12 items from 2015
It was Reinvention Week, and nobody was good. But who went home? Stuart Heritage found out.
And with that, we say goodbye to Kiera and Seann with sincere gratitude, because their departure means that X Factor will only be one hour and 45 minutes long next week. But Oh No Sad News: I won’t be here for it. I’m away next Saturday, which means that this liveblog will be handled by someone equally capable. I think the plan is for me to retake the reigns for Sunday’s results show, but I’ve forgotten to check with anyone. Oh well, you’ll cope either way.
Thanks for reading if you read it, thanks for commenting if you commented. I’m off to surround myself with creepy cult members who’ll sit around me in silence as I play awful songs on the ukulele. Blardigan!
- Stuart Heritage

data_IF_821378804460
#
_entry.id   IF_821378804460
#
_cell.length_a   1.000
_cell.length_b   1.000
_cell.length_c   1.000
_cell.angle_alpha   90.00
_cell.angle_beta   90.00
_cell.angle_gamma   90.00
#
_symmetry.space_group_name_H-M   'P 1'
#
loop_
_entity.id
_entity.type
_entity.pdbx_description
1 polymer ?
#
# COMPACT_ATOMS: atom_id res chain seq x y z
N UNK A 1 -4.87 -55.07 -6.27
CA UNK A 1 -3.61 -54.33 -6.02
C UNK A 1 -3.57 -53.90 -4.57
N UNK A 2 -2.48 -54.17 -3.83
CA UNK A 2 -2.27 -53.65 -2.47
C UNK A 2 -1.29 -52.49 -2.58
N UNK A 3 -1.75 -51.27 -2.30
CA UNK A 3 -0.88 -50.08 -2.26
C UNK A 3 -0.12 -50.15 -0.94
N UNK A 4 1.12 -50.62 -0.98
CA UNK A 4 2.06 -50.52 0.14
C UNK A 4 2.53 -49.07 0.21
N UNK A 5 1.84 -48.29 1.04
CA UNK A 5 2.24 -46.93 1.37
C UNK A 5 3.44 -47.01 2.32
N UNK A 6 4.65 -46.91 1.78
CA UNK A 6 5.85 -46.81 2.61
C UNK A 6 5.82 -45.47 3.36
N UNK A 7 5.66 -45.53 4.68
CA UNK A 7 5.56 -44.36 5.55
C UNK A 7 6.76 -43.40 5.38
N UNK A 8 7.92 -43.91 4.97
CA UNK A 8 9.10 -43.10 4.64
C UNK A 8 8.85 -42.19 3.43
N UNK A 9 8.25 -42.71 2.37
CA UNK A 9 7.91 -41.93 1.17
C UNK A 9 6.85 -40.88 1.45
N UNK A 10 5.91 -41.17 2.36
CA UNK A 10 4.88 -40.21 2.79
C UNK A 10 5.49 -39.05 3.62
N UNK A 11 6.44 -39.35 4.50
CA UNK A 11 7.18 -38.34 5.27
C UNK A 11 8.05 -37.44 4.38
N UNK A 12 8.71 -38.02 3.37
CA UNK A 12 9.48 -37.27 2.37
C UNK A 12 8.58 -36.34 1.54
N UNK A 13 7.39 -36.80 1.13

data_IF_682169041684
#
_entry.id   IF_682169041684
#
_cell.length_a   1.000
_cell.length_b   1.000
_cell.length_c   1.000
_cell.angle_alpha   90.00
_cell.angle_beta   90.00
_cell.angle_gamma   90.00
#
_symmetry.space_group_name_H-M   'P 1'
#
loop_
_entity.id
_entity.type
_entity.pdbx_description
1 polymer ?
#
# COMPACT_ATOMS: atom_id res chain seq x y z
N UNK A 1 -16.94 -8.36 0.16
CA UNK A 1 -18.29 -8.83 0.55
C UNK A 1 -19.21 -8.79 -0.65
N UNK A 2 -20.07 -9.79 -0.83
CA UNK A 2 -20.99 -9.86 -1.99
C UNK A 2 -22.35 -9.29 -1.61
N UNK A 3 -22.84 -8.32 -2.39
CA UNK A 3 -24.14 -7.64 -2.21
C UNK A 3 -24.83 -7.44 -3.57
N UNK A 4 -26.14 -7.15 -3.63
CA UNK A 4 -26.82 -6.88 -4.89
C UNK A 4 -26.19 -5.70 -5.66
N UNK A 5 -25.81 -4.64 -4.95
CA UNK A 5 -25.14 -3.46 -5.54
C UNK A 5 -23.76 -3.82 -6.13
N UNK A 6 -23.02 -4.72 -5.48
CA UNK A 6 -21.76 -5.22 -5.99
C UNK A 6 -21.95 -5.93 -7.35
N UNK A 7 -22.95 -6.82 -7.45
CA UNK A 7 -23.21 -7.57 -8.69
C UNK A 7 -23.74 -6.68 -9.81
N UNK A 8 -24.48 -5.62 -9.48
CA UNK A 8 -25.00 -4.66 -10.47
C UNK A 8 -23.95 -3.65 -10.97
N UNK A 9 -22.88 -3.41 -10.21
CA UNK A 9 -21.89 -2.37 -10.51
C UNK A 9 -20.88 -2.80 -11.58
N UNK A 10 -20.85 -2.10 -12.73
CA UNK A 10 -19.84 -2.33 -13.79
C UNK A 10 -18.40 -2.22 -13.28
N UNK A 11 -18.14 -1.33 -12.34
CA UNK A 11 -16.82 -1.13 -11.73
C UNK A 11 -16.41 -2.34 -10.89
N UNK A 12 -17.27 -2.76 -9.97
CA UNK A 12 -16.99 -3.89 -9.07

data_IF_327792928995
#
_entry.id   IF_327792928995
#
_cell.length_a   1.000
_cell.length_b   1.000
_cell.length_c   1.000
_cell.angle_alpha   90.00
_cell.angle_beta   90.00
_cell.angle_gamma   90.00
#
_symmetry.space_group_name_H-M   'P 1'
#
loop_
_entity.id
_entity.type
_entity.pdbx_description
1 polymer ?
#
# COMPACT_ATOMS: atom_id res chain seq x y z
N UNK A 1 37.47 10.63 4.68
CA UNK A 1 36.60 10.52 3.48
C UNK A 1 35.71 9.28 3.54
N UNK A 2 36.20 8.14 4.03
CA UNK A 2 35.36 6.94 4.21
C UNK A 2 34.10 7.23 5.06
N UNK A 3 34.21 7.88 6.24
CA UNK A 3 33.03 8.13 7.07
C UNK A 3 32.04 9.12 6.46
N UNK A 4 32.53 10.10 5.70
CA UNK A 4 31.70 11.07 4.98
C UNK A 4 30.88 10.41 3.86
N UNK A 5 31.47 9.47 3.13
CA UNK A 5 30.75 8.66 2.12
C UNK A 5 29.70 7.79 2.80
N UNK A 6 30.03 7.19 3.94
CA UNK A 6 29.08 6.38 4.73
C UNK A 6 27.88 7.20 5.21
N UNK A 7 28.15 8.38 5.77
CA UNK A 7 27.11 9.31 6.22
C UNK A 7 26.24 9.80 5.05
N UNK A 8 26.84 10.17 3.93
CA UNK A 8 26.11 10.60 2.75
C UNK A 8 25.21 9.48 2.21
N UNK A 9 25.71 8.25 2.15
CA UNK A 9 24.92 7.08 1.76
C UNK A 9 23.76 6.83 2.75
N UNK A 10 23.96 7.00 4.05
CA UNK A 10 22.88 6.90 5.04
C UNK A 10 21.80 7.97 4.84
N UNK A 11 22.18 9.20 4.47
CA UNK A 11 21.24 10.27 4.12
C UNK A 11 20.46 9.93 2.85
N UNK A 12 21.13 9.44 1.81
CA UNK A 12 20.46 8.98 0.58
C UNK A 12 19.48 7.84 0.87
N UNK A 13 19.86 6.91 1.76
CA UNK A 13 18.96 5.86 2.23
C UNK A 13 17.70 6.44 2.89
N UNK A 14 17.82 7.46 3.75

Music biopics come in every shape and size, and considering some have earned award season acclaim — “I Walk The Line,” “Crazy Heart,” “Ray,” et al. — they’re not going away any time soon (even when their conventions gets spoofed by films like “Walk Hard”). Late ‘80s rappers N.W.A. got their due this summer, and the next major music biography film is "I Saw the Light," which centers on legendary country western singer Hank Williams. The film chronicles his meteoric rise to fame and its ultimately tragic effect on his health and personal life. It stars Tom Hiddleston (“The Avengers,” “Crimson Peak”) as Williams and Elizabeth Olsen (“Oldboy,” “Godzilla”) as his wife, Audrey Mae Williams. Based on the book “Hank Williams: The Biography” by Colin Escott, the picture tells the story of the legendary performer, who rose high and died young at the age of 29. Many assumed the »